link   

Originally posted by Johnmike
reply to post by CX
 


Well we have 3 other options.


1) Don't teach children keyboarding, a more efficient, useful, and now much more important skill than cursive.

2) Instead of teaching less cursive, teach less of another subject.

3) Extend school hours even more, which may still make it harder to keep up in other subjects.


I'd rather drop or minimize the useless and outdated skill.


Theres always a 4th option. Kids can cut even a fraction of their tv watching time a week and focus on handwriting. Whether thats done at home by the parents or at school i'm not fussed.

Like the OP says, this is with a view from a survival scenario, in which case the computers could well be down.

I understand your comment about dropping the outdated skill, but as a survival tool and for their own education, i'll keep up the cursive here at home so they don't forget how to write. They may need it one day.

CX.



posted on Aug, 29 2009 @ 05:09 PM
link   

Originally posted by Johnmike

Originally posted by intrepid
My kids have NO cursive skills and their printing looks like it preschool scribblings.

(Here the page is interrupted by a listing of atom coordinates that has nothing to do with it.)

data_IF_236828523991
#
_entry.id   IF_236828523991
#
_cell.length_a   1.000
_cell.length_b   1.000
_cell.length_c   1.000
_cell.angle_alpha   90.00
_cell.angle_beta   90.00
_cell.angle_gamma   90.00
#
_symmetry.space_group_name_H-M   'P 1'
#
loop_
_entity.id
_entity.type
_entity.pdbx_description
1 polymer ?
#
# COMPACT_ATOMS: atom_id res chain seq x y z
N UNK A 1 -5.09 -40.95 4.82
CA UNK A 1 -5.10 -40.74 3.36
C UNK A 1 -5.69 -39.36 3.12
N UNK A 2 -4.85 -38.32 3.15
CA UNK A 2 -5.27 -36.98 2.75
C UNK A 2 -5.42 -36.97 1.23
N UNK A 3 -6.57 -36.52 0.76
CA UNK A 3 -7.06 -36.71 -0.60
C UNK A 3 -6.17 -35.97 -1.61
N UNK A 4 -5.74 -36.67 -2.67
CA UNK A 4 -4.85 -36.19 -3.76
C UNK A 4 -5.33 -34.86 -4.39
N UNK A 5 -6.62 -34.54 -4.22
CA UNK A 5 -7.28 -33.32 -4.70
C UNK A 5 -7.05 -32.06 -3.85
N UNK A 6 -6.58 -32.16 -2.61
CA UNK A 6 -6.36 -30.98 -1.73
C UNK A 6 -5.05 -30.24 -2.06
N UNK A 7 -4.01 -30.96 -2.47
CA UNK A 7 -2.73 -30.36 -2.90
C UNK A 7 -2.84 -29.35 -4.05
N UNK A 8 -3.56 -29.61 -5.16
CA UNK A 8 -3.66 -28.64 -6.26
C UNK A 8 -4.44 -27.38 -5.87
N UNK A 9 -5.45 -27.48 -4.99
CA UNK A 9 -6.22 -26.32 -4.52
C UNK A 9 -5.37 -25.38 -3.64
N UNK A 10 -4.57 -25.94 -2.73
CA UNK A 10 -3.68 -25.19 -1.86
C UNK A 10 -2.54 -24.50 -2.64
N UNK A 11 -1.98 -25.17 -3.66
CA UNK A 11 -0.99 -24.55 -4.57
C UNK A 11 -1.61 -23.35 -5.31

You never said anything about writing in print. Cursive is not print and is much more difficult to both read and write.


It's in the title and in the part you just quoted. Why are you arguing? For the sake of it?



posted on Aug, 29 2009 @ 05:24 PM
link   
another, stealthy option, is to teach kids Chinese. the handwriting system is much more fundamental to the language than the alphabet is English, and it forces beginners to make very precise and properly ordered strokes, to the point that if they do not get a deep feel for the strokes and order of said strokes, reading Chinese characters that are not precisely done is very difficult. Then when it comes time to resort to pen and pencil writing in English, the results might look a little funny, but it would be legible



posted on Aug, 29 2009 @ 05:41 PM
link   
I never learned to write well as a kid, and all my life my cursive has been almost nonexistent. My print wasn't much better and almost nobody but me could read what i wrote. Around 5th grade i started doing everything on a pc. Back then it was a 6mhz 8086 with dot matrix printer and dos editor. I won literary awards, contests, and had poetry published immediately after i found a way to allow people to actually read what i write. I didn't write anything different, i just started typing it out so everyone can read and understand.

Now, i never write. I learned to write well, and i learned how to change font easily, i use a handwritten font that subtly conveys the emotion of the words. I can come up with a new font for everything i write and easily disguise my writing should it become a security issue. I'd write, but i find no use for it. There's no writing at work, and who's going to read what i write? 90% of my communication is in type, i don't really communicate with anyone who don't read what i type. I oftentimes go weeks without saying so much more than simple greetings and interactions with the small handful of people that i may encounter.